05 February 2010
The Case of the Purloined Paper
Two years ago, my friend Kirk Woodward was asked to write an essay on Tennessee Williams and Tony Kushner for a forthcoming book on Williams’s impact on contemporary playwrights. (That essay, “‘All Truth Is a Scandal’: How Tennessee Williams Shaped Tony Kushner's Plays,” is now published in The Influence of Tennessee Williams: Essays on Fifteen American Playwrights [Ed. Philip C. Kolin (McFarland & Co., 2008)].) Kirk and I are in frequent e-mail contact, and we chatted about the essay a bit as I asked him how it was coming along and what he was learning about the two writers. In mid-July 2007, Kirk asked me if he could quote from an essay I’d written five years earlier about plastic theater, a Williams concept Kirk thought would “fit wonderfully” into his discussion. My essay, “‘The Sculptural Drama’: Tennessee Williams’s Plastic Theatre,” was published on line by the Tennessee Williams Annual Review (no. 5 , http://www.tennesseewilliamsstudies.org/archives/2002/3kramer.htm), but I did a Google search to see if there was also a printed copy available for Kirk to use. TWAR had gone on line a few years earlier, but I wasn’t sure if they still put out a paper edition. The only paper version of my essay of which I knew was the much shorter rendition in my plastic theater article for The Tennessee Williams Encyclopedia (Ed. Philip C. Kolin [Greenwood Press, 2004]). That’s when I made a startling discovery.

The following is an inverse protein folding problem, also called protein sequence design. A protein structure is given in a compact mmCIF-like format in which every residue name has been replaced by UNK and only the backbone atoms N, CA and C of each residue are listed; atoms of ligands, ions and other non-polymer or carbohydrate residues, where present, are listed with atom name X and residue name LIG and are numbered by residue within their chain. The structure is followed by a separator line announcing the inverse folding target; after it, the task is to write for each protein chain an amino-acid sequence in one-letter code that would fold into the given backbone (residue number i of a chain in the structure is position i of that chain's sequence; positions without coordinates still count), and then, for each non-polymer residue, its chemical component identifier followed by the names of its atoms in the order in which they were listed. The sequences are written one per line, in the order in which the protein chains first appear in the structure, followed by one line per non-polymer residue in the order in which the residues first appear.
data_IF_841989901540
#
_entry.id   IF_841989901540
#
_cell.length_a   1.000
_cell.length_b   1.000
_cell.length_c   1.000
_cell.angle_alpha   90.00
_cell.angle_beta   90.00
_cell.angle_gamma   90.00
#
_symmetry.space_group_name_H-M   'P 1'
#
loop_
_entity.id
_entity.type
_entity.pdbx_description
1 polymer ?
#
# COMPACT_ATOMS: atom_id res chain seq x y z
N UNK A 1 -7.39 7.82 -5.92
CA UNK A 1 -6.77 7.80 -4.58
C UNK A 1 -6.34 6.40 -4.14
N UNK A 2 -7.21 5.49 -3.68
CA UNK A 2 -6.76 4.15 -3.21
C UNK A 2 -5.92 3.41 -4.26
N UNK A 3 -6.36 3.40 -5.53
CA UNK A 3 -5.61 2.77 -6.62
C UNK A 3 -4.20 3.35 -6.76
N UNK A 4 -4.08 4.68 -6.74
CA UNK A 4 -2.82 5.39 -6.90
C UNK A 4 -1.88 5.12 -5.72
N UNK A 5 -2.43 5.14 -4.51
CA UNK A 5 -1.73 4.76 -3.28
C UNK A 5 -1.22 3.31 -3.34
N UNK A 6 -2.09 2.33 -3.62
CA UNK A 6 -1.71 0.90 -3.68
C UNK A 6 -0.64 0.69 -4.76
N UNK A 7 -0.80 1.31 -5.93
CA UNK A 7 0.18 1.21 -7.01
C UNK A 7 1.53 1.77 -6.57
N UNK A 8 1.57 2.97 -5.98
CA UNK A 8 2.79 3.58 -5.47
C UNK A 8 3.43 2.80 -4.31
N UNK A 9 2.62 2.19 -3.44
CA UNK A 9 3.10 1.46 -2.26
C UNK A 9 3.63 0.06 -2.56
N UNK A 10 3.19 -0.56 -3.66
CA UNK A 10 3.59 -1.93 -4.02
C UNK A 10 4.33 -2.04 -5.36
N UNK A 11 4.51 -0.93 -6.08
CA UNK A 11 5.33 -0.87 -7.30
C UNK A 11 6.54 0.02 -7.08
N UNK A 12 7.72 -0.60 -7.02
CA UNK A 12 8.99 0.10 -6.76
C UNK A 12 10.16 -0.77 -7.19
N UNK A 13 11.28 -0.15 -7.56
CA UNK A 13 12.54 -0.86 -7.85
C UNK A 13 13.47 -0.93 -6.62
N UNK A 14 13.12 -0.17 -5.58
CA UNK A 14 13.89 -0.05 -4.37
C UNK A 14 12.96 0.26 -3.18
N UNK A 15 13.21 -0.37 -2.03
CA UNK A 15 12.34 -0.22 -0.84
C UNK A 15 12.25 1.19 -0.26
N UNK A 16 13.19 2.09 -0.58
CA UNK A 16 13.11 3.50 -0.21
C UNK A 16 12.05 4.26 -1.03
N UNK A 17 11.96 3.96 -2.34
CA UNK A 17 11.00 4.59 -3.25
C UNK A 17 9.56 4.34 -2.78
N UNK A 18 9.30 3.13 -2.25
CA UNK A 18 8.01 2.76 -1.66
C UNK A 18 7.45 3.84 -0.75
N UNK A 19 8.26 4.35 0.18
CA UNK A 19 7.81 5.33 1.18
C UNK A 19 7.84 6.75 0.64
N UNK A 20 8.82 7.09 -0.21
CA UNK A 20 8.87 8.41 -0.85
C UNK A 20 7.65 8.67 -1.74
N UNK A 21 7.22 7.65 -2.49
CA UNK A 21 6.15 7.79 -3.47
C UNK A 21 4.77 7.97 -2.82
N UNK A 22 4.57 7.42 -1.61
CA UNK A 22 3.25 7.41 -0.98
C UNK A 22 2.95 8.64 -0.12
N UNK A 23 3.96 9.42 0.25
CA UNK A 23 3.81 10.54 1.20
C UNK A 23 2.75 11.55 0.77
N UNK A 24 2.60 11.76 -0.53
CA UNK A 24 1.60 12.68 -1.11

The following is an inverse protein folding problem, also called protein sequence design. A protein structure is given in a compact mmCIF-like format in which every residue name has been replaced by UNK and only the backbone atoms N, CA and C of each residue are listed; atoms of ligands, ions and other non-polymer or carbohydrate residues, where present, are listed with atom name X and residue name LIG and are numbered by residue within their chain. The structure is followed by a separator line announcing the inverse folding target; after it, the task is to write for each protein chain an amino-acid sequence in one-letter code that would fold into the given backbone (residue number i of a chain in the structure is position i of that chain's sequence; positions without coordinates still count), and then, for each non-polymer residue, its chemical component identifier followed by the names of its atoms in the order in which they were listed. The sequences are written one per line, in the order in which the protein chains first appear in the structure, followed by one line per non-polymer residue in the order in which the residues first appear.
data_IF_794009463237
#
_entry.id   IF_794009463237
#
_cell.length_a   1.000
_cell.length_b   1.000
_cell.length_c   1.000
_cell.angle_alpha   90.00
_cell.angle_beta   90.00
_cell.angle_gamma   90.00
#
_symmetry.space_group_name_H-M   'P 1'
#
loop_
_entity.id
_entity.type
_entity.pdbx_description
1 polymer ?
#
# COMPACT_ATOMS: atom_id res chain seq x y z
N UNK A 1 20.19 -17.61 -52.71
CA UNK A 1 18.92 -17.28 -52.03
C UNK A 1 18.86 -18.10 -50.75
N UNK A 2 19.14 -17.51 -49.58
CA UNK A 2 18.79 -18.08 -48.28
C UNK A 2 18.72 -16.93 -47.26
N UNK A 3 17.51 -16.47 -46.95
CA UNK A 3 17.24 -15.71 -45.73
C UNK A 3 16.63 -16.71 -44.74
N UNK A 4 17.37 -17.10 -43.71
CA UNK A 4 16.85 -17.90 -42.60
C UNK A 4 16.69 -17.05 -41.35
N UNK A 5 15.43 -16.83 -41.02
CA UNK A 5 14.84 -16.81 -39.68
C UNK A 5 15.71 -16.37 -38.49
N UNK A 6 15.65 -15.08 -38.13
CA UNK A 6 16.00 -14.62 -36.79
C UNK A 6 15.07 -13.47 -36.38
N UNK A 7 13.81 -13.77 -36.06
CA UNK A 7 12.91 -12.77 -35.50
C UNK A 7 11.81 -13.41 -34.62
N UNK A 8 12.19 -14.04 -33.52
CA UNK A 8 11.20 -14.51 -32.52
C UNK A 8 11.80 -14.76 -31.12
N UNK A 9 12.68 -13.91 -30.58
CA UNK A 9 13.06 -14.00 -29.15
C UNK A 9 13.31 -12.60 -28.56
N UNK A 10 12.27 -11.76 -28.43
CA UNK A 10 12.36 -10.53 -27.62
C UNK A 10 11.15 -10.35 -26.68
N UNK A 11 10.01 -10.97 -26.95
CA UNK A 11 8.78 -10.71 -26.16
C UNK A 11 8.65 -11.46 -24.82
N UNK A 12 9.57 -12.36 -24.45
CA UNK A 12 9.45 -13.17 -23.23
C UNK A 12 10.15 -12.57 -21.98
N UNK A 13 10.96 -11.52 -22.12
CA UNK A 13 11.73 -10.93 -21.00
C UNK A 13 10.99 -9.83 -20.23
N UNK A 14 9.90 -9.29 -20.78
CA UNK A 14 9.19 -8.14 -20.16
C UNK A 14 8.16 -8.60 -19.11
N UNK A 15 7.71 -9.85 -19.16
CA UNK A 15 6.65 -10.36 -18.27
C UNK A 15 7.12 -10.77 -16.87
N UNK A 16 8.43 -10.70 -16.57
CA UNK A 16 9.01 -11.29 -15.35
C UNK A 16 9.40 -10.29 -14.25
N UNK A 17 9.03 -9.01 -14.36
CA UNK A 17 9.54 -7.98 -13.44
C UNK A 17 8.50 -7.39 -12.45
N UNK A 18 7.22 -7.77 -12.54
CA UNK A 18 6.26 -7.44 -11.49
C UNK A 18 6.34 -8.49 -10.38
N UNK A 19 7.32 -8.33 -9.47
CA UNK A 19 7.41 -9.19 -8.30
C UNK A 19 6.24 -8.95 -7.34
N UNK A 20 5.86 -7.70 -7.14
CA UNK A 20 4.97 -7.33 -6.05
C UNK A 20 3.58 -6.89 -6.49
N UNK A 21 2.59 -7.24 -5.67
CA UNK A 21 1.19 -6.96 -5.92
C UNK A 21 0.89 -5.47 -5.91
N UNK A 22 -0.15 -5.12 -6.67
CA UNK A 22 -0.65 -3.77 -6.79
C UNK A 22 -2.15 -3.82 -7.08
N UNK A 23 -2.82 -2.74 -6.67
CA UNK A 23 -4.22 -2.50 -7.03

On 16 July, two days after Kirk asked me about “‘The Sculptural Drama,’” I learned that the essay had apparently been published in some form in Harold Bloom's 2007 edition of his critical book on The Glass Menagerie. Besides the fact that I thought an editor had to get permission to republish something like that, and no one asked me (not that I objected, of course), I tried to find the book in any division of the NYPL or at Barnes & Noble, and I couldn't determine if the book even really existed. The library seemed to have only older editions of the book, before my essay had even been published, but B&N listed a 2006 edition, except that its table of contents was odd (on line, at least) and didn't list the essays included. The Library of Congress listed the book, including a table of contents with my essay titled “Richard E. Kramer on Sculptural Drama and Plastic Theatre.” Some of the other info on the B&N site was different from what was included in the edition that supposedly had my essay in it. (It had the same ISBN code, but I didn't know if that was conclusive.) I had no idea if the essay version in the book was even the same as the one published in TWAR or if it was an edited version or something. I had no idea how someone could reedit my work without asking me but, then, I didn't know that someone could even republish my essay without telling me, much less getting my permission. The whole thing was odd.